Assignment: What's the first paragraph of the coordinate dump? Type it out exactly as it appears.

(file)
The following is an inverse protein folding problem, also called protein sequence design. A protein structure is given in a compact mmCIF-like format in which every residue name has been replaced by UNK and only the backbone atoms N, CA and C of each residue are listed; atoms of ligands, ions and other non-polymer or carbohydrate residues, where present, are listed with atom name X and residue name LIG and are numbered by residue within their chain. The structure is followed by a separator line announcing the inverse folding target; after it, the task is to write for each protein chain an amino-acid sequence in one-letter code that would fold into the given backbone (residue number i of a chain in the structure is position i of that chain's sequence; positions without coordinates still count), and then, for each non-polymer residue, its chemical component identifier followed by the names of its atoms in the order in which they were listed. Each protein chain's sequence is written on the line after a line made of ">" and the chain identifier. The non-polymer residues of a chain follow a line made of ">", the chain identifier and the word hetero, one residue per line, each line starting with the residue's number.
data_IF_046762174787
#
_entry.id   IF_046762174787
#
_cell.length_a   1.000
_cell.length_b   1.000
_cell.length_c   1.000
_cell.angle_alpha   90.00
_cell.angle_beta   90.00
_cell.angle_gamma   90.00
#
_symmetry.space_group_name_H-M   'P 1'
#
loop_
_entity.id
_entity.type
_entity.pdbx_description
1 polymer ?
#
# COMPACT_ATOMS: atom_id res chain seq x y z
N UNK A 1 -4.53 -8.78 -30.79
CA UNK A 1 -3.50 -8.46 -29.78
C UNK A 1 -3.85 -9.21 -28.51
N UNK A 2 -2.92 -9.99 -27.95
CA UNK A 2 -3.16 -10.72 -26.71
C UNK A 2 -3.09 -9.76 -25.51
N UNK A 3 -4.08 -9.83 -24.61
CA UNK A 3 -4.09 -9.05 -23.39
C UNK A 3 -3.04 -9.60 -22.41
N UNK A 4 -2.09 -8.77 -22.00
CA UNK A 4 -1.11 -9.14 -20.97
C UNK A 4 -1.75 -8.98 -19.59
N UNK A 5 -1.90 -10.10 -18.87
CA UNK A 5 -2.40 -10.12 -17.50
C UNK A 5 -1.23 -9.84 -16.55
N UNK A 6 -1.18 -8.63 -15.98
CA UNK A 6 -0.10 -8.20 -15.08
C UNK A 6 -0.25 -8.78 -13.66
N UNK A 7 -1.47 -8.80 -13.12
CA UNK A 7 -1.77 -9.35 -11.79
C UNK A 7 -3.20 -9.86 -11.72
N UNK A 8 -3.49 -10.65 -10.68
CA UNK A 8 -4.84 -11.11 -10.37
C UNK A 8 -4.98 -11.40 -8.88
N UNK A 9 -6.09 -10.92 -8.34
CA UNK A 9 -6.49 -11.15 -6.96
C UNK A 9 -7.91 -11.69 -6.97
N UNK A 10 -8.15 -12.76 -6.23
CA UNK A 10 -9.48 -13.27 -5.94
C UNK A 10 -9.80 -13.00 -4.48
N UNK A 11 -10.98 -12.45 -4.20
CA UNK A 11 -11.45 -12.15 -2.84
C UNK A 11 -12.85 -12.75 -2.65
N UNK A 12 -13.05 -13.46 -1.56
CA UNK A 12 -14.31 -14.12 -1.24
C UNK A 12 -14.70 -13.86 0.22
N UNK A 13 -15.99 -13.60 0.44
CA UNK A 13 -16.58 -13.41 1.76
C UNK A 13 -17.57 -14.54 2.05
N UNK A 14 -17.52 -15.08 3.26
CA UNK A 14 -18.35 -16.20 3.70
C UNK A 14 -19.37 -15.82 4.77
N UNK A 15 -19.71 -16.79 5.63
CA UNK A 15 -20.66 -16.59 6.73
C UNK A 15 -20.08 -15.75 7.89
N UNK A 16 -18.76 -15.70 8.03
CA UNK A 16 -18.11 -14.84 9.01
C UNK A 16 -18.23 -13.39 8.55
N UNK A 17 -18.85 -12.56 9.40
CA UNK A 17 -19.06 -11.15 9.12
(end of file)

The following is an inverse protein folding problem, also called protein sequence design. A protein structure is given in a compact mmCIF-like format in which every residue name has been replaced by UNK and only the backbone atoms N, CA and C of each residue are listed; atoms of ligands, ions and other non-polymer or carbohydrate residues, where present, are listed with atom name X and residue name LIG and are numbered by residue within their chain. The structure is followed by a separator line announcing the inverse folding target; after it, the task is to write for each protein chain an amino-acid sequence in one-letter code that would fold into the given backbone (residue number i of a chain in the structure is position i of that chain's sequence; positions without coordinates still count), and then, for each non-polymer residue, its chemical component identifier followed by the names of its atoms in the order in which they were listed. Each protein chain's sequence is written on the line after a line made of ">" and the chain identifier. The non-polymer residues of a chain follow a line made of ">", the chain identifier and the word hetero, one residue per line, each line starting with the residue's number.